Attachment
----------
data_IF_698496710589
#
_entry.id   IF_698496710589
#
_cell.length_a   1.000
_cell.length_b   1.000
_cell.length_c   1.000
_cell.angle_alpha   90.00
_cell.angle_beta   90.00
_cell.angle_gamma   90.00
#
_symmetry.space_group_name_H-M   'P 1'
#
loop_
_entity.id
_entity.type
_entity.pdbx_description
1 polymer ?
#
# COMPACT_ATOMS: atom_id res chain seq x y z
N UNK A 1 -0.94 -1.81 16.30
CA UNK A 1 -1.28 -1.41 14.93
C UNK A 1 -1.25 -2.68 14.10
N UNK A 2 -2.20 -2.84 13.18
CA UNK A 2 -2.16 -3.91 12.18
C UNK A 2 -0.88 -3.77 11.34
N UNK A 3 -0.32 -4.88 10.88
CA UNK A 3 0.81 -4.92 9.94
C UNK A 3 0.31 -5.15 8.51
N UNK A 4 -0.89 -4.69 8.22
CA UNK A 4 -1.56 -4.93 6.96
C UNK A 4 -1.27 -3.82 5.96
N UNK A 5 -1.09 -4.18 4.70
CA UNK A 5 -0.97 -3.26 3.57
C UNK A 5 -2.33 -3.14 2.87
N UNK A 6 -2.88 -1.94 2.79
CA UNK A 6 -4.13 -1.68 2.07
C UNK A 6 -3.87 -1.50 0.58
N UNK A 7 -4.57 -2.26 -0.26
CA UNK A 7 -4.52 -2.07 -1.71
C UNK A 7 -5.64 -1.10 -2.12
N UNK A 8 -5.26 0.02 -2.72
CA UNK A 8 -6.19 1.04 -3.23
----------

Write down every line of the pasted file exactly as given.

data_IF_698496710589
#
_entry.id   IF_698496710589
#
_cell.length_a   1.000
_cell.length_b   1.000
_cell.length_c   1.000
_cell.angle_alpha   90.00
_cell.angle_beta   90.00
_cell.angle_gamma   90.00
#
_symmetry.space_group_name_H-M   'P 1'
#
loop_
_entity.id
_entity.type
_entity.pdbx_description
1 polymer ?
#
# COMPACT_ATOMS: atom_id res chain seq x y z
N UNK A 1 -0.94 -1.81 16.30
CA UNK A 1 -1.28 -1.41 14.93
C UNK A 1 -1.25 -2.68 14.10
N UNK A 2 -2.20 -2.84 13.18
CA UNK A 2 -2.16 -3.91 12.18
C UNK A 2 -0.88 -3.77 11.34
N UNK A 3 -0.32 -4.88 10.88
CA UNK A 3 0.81 -4.92 9.94
C UNK A 3 0.31 -5.15 8.51
N UNK A 4 -0.89 -4.69 8.22
CA UNK A 4 -1.56 -4.93 6.96
C UNK A 4 -1.27 -3.82 5.96
N UNK A 5 -1.09 -4.18 4.70
CA UNK A 5 -0.97 -3.26 3.57
C UNK A 5 -2.33 -3.14 2.87
N UNK A 6 -2.88 -1.94 2.79
CA UNK A 6 -4.13 -1.68 2.07
C UNK A 6 -3.87 -1.50 0.58
N UNK A 7 -4.57 -2.26 -0.26
CA UNK A 7 -4.52 -2.07 -1.71
C UNK A 7 -5.64 -1.10 -2.12
N UNK A 8 -5.26 0.02 -2.72
CA UNK A 8 -6.19 1.04 -3.23